ii view: Marston’s shares slump after wages hit

by Keith Bowman from interactive investor |

Growing costs and elevated debt have left shareholders needing a drink, but what about the future?

Trading for the 16 weeks to 18 January 2020

  • Like-for-like sales up 1.0%
  • Second-half costs to rise between £2 million and £3 million
  • Completed or exchanged on £60 million of disposals year to date
  • Increased full-year disposal target from £70 million to £85-90 million

Chief executive Ralph Findlay said:

"Marston's has delivered a creditable performance in a challenging market.  Trading in the key Christmas fortnight was good and has remained solid since which is encouraging.  Our balanced pub portfolio enables us to perform well in the context of current market dynamics and our market-leading Beer Company has continued to increase market share in both the on and the off trade in the period.  We are making excellent progress on our debt reduction strategy, well ahead of the original 2023 target.

"Looking forward, greater clarity on the political agenda should positively impact consumer confidence.  Overall the economic environment for the consumer looks encouraging with low unemployment and healthy wage growth providing us with increasing confidence that the market will grow in 2020."

ii round-up:

Pub and brewing group Marston’s runs an estate of around 1,400 managed and franchised outlets. 

Roughly 70% of its sales come from the pub business, with brewing accounting for the rest. Brands include Hobgoblin, Marston's Pedigree, Wainwright, Ringwood, Brakspear, and Banks's.

In this latest trading update, Marston’s reported 4.5% growth in like-for-like sales during the two-week Christmas holiday period, a lift from weather impacted early December sales. For the full 16 weeks, sales rose by 1%, up from 0.8% during 2019. 

Less favourably, additional second-half costs of £2-£3 million were flagged, a result of the government’s recently announced 6.2% increase in the National Minimum Wage. Marston’s employs around 14,000 people across the UK. 

Group operating profit margin fell by 0.8% during 2019, hit by staff and property costs. Adjusted profit over the year declined by 3% to £101 million.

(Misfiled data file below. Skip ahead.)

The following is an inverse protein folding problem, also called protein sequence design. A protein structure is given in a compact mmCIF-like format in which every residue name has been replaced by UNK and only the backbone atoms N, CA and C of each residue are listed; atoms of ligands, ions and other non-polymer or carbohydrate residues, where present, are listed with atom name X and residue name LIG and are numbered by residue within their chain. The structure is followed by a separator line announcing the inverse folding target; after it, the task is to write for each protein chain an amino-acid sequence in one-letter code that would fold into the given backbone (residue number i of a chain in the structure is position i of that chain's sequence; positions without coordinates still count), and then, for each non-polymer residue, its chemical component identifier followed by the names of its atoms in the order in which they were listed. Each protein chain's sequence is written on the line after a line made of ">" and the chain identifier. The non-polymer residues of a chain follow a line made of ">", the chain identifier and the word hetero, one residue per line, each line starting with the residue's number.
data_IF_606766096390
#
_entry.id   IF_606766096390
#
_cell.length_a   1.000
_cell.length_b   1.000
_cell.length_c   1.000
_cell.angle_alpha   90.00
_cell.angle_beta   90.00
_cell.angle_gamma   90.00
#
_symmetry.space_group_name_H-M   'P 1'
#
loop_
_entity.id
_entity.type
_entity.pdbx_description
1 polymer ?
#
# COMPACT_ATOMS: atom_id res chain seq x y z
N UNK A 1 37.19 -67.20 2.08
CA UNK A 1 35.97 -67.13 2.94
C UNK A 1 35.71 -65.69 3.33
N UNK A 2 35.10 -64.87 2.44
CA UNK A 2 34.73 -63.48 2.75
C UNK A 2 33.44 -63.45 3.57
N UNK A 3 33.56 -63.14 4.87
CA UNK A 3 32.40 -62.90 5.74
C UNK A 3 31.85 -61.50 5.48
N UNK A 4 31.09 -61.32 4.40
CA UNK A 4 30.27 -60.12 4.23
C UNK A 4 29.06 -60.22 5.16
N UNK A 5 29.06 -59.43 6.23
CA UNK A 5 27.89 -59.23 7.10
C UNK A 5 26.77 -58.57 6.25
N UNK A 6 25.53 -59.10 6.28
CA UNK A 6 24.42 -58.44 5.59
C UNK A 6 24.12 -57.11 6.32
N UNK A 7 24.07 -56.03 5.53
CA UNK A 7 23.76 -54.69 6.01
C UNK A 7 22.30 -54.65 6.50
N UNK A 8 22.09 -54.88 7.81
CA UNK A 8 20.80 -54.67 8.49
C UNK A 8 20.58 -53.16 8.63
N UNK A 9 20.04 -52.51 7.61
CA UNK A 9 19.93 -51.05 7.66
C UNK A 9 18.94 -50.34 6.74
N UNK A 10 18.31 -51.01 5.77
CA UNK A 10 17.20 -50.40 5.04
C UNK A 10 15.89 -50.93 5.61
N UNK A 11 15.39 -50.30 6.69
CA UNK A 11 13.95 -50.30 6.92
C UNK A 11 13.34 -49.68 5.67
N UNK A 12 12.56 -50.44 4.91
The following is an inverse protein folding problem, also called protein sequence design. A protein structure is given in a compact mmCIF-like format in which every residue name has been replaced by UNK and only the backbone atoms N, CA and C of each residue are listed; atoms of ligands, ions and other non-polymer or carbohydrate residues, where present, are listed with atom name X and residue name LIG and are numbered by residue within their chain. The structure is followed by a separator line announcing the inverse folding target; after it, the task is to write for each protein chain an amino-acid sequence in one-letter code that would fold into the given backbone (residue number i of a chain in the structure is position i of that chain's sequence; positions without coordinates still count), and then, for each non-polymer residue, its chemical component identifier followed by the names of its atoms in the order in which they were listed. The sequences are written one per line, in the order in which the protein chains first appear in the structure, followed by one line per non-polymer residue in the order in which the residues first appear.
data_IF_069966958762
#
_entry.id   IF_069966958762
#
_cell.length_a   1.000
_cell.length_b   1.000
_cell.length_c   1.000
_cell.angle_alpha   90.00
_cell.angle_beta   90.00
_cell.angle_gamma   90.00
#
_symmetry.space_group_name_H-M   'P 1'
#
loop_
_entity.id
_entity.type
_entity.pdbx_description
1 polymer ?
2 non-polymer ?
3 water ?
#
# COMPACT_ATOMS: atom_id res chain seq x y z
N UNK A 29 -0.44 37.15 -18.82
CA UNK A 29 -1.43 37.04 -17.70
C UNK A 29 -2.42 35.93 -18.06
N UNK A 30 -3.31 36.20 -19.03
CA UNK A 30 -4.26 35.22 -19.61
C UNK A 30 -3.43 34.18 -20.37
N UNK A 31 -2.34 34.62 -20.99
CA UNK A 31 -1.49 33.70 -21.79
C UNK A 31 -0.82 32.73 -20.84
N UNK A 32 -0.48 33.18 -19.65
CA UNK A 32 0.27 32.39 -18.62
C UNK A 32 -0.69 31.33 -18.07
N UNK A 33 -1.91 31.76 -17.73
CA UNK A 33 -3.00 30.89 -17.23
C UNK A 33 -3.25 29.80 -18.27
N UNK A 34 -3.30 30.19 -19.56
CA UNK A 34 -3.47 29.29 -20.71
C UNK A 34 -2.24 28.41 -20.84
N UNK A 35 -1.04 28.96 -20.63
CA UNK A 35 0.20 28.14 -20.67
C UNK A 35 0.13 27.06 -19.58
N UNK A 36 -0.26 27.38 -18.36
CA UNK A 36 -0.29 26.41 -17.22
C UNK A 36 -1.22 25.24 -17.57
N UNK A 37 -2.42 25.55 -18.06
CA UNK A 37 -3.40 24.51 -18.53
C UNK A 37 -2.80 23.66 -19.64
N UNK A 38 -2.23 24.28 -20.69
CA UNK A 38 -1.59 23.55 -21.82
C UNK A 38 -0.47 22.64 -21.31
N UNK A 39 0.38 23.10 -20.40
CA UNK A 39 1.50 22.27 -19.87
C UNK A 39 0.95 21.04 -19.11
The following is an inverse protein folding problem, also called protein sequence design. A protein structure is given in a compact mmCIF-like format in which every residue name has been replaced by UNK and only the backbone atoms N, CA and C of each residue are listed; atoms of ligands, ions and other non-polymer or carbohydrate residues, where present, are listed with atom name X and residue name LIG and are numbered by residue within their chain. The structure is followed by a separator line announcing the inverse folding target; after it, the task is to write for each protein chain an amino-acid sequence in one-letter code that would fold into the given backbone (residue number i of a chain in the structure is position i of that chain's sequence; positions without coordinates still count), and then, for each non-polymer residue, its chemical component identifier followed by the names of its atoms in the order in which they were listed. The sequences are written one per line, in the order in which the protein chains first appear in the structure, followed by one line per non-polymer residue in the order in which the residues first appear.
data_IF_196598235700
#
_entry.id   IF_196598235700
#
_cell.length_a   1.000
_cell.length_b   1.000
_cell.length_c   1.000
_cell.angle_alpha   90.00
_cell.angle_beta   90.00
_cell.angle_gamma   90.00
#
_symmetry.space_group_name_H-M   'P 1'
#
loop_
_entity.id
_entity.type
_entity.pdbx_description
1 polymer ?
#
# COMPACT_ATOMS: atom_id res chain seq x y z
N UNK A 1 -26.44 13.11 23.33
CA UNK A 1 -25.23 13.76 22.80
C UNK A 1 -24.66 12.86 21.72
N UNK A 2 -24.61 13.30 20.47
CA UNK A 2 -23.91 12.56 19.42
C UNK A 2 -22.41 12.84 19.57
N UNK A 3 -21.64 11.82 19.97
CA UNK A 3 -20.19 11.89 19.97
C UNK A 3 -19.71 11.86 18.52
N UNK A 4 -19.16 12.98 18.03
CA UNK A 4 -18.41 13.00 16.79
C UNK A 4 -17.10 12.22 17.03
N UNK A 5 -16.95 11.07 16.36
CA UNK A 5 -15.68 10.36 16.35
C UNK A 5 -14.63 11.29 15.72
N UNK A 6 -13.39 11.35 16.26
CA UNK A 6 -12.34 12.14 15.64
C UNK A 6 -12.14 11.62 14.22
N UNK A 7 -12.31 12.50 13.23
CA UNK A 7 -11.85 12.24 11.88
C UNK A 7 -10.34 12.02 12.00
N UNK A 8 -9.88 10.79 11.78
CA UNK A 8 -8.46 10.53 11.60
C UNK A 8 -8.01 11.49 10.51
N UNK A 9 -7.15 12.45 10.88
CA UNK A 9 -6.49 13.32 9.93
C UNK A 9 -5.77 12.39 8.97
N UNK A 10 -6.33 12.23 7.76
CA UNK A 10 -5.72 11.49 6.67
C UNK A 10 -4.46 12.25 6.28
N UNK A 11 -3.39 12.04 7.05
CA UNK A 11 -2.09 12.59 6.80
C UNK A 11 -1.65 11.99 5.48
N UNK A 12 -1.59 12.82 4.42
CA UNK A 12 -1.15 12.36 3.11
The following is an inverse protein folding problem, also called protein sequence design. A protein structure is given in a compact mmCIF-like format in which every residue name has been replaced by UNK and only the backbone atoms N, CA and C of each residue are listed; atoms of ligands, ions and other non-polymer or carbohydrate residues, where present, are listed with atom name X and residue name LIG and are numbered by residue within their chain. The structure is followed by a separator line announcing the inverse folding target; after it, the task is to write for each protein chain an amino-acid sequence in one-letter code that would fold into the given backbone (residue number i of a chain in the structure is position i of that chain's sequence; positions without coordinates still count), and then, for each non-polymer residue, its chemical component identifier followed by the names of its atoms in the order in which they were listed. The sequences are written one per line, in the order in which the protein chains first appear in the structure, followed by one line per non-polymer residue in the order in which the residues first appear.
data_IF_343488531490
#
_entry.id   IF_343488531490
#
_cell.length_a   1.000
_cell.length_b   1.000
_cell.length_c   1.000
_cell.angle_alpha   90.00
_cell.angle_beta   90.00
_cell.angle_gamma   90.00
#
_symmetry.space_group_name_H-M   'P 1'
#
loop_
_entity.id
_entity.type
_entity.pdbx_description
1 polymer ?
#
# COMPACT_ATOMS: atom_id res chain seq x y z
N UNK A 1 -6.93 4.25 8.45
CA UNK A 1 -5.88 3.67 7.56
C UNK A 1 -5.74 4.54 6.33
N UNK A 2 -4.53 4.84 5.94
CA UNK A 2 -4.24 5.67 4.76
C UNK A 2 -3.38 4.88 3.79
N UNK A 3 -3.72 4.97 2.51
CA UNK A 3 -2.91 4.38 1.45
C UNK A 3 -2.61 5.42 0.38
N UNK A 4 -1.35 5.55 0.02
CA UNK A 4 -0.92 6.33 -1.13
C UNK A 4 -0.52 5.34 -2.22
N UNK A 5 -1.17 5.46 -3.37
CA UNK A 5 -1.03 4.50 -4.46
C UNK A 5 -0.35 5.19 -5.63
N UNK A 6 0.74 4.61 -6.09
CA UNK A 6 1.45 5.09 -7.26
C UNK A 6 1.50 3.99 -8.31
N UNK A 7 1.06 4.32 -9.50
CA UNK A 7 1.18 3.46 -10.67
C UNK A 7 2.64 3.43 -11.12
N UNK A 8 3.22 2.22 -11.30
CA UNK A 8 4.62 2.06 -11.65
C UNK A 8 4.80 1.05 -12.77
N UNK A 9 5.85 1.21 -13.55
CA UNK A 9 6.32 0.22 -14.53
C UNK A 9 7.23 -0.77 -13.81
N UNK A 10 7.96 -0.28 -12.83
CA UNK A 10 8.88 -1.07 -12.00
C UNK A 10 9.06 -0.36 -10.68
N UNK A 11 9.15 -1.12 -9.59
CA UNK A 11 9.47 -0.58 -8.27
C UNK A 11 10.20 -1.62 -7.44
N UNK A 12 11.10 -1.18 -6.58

Marston’s, which has recently added Bombardier, Courage and McEwan's to its brands, also announced plans to extend its pub disposal programme to reduce debt. An additional £20 million of potential pub sales are being targeted in order to lower group debt from nearly £1.4 billion as of late September 2019. 

The shares fell by more than 7% in morning trading. 

ii view:

For Marston’s and rivals like Mitchells & Butlers (LSE:MAB) and Wetherspoon (J D) (LSE:JDW), events outside of management’s control, such as the weather, regularly influence sales. Sporting events, like the football World Cup, also play their part in shaping customer demand. More broadly, discounted supermarket drink sales mean more consumers drink at home, while alcohol health concerns and rising costs such as business rates have provided further headwinds. 

For investors, a Brexit-hit pound and the recent takeover of Greene King give food for thought. A prospective dividend yield of over 6% (not guaranteed) and covered more than one-and-a-half times by earnings, offers attraction in this ultra-low interest rate era. But, as with all better than average returns, there are risks. Costs are rising and debt remains elevated. 

Positives: 

  • Diverse brand portfolio
  • Attractive dividend

Negatives:

  • Debt of over £1 billion compared to a stock market value under £800 million
  • Rising costs

The average rating of stock market analysts:

Sell

These articles are provided for information purposes only.  Occasionally, an opinion about whether to buy or sell a specific investment may be provided by third parties.  The content is not intended to be a personal recommendation to buy or sell any financial instrument or product, or to adopt any investment strategy as it is not provided based on an assessment of your investing knowledge and experience, your financial situation or your investment objectives. The value of your investments, and the income derived from them, may go down as well as up. You may not get back all the money that you invest. The investments referred to in this article may not be suitable for all investors, and if in doubt, an investor should seek advice from a qualified investment adviser.

Full performance can be found on the company or index summary page on the interactive investor website. Simply click on the company's or index name highlighted in the article.

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